Book review: The Unknown Sahara ~ Laszlo Almasy


The Unknown Sahara
Laszlo Almasy. Translation by Andras Zboray

The eastern Sahara’s Libyan Desert (covering Egypt, Libya, Sudan), was one of the last corners of the desert to be explored and still remains wild and barely visited. In the late 1920 and early 30s – the Hungarian Almasy (a contemporary of Bagnold and Clayton and fictionalised as the ‘English Patient’) criss-crossed this region in then newfangled motorcars which enabled systematic exploration of this hyper-arid quarter.


The book tells the stories of his many feats in the region: the first drive to Kufra from the west, the clarification of the Zarzura legend, the discovery of countless rock art sites including the famous Cave of the Swimmers, were some of his achievements.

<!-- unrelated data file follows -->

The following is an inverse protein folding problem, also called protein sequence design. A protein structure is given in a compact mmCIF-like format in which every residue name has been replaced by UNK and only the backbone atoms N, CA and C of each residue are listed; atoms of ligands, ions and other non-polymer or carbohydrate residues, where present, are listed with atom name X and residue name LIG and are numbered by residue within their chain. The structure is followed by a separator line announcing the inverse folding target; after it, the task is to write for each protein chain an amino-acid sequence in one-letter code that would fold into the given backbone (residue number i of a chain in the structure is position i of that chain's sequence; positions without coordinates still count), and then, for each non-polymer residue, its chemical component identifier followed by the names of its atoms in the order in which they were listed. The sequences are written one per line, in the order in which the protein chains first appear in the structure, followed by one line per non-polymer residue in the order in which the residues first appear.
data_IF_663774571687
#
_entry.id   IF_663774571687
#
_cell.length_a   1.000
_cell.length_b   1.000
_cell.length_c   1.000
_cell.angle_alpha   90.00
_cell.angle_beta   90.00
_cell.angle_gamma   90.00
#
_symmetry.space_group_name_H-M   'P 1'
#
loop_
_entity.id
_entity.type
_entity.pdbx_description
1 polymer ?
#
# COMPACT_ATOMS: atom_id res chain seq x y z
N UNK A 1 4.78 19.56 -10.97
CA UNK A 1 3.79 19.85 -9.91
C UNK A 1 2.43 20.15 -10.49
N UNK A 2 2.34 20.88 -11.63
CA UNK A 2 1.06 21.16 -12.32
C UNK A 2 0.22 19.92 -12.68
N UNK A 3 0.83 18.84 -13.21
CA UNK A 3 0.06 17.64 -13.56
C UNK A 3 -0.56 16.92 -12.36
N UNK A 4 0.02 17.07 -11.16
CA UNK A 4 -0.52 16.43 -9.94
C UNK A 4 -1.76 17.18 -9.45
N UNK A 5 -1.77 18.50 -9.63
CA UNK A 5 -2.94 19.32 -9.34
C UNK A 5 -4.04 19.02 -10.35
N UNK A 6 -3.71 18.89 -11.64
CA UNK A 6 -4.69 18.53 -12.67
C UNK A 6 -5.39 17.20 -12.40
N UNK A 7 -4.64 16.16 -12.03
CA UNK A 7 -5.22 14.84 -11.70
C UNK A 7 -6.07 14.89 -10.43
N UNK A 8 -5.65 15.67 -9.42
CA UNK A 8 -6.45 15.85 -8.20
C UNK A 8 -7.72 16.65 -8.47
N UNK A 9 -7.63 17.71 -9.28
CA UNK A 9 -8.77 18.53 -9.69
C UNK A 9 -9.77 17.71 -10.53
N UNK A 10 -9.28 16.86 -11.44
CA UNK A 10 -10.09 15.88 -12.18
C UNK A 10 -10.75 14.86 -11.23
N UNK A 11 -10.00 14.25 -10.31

Almasy’s energy and courage is inspiring. To be bombing around the most desolate corner of the Sahara in tinny Fords (2WD of course), dropping fuel and water here and there is quite a feat. You’ll also pick up some interesting Sahara lore that is not found elsewhere, in English at least. The book could use a sketch map to point out his wanderings. Even with three maps on the go I found it hard to work out where he was – especially around the Gilf.

That said, ‘Unknown Sahara’ is a desert classic finally available in English. Like Bagnold’s Libyan Sands (reviewed elsewhere), it reveals the very earliest days of Saharan motoring. Highly recommended.